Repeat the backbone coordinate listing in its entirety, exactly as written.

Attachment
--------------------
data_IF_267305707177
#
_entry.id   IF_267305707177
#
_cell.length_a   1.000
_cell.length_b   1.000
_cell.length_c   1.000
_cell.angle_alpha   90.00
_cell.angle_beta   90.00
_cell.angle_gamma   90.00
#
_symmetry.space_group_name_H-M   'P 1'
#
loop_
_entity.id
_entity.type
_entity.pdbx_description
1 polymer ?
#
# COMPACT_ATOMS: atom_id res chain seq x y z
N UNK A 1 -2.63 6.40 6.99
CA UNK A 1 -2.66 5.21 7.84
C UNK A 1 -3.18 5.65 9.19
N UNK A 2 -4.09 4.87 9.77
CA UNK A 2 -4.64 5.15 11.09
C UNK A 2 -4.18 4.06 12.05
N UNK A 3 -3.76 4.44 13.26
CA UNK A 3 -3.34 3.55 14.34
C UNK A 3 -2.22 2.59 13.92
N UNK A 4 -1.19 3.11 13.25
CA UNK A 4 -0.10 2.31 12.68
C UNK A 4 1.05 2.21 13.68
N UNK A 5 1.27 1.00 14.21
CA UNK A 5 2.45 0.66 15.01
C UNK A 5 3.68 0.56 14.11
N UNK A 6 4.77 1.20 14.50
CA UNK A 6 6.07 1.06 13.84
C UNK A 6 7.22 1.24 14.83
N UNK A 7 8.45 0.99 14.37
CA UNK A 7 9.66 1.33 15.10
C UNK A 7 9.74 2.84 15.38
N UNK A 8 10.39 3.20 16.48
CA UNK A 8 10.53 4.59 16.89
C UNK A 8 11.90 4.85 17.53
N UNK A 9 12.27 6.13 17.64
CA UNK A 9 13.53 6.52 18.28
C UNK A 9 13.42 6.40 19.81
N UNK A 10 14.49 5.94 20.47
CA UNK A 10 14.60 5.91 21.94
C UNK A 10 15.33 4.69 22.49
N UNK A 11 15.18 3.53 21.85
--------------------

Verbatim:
data_IF_267305707177
#
_entry.id   IF_267305707177
#
_cell.length_a   1.000
_cell.length_b   1.000
_cell.length_c   1.000
_cell.angle_alpha   90.00
_cell.angle_beta   90.00
_cell.angle_gamma   90.00
#
_symmetry.space_group_name_H-M   'P 1'
#
loop_
_entity.id
_entity.type
_entity.pdbx_description
1 polymer ?
#
# COMPACT_ATOMS: atom_id res chain seq x y z
N UNK A 1 -2.63 6.40 6.99
CA UNK A 1 -2.66 5.21 7.84
C UNK A 1 -3.18 5.65 9.19
N UNK A 2 -4.09 4.87 9.77
CA UNK A 2 -4.64 5.15 11.09
C UNK A 2 -4.18 4.06 12.05
N UNK A 3 -3.76 4.44 13.26
CA UNK A 3 -3.34 3.55 14.34
C UNK A 3 -2.22 2.59 13.92
N UNK A 4 -1.19 3.11 13.25
CA UNK A 4 -0.10 2.31 12.68
C UNK A 4 1.05 2.21 13.68
N UNK A 5 1.27 1.00 14.21
CA UNK A 5 2.45 0.66 15.01
C UNK A 5 3.68 0.56 14.11
N UNK A 6 4.77 1.20 14.50
CA UNK A 6 6.07 1.06 13.84
C UNK A 6 7.22 1.24 14.83
N UNK A 7 8.45 0.99 14.37
CA UNK A 7 9.66 1.33 15.10
C UNK A 7 9.74 2.84 15.38
N UNK A 8 10.39 3.20 16.48
CA UNK A 8 10.53 4.59 16.89
C UNK A 8 11.90 4.85 17.53
N UNK A 9 12.27 6.13 17.64
CA UNK A 9 13.53 6.52 18.28
C UNK A 9 13.42 6.40 19.81
N UNK A 10 14.49 5.94 20.47
CA UNK A 10 14.60 5.91 21.94
C UNK A 10 15.33 4.69 22.49
N UNK A 11 15.18 3.53 21.85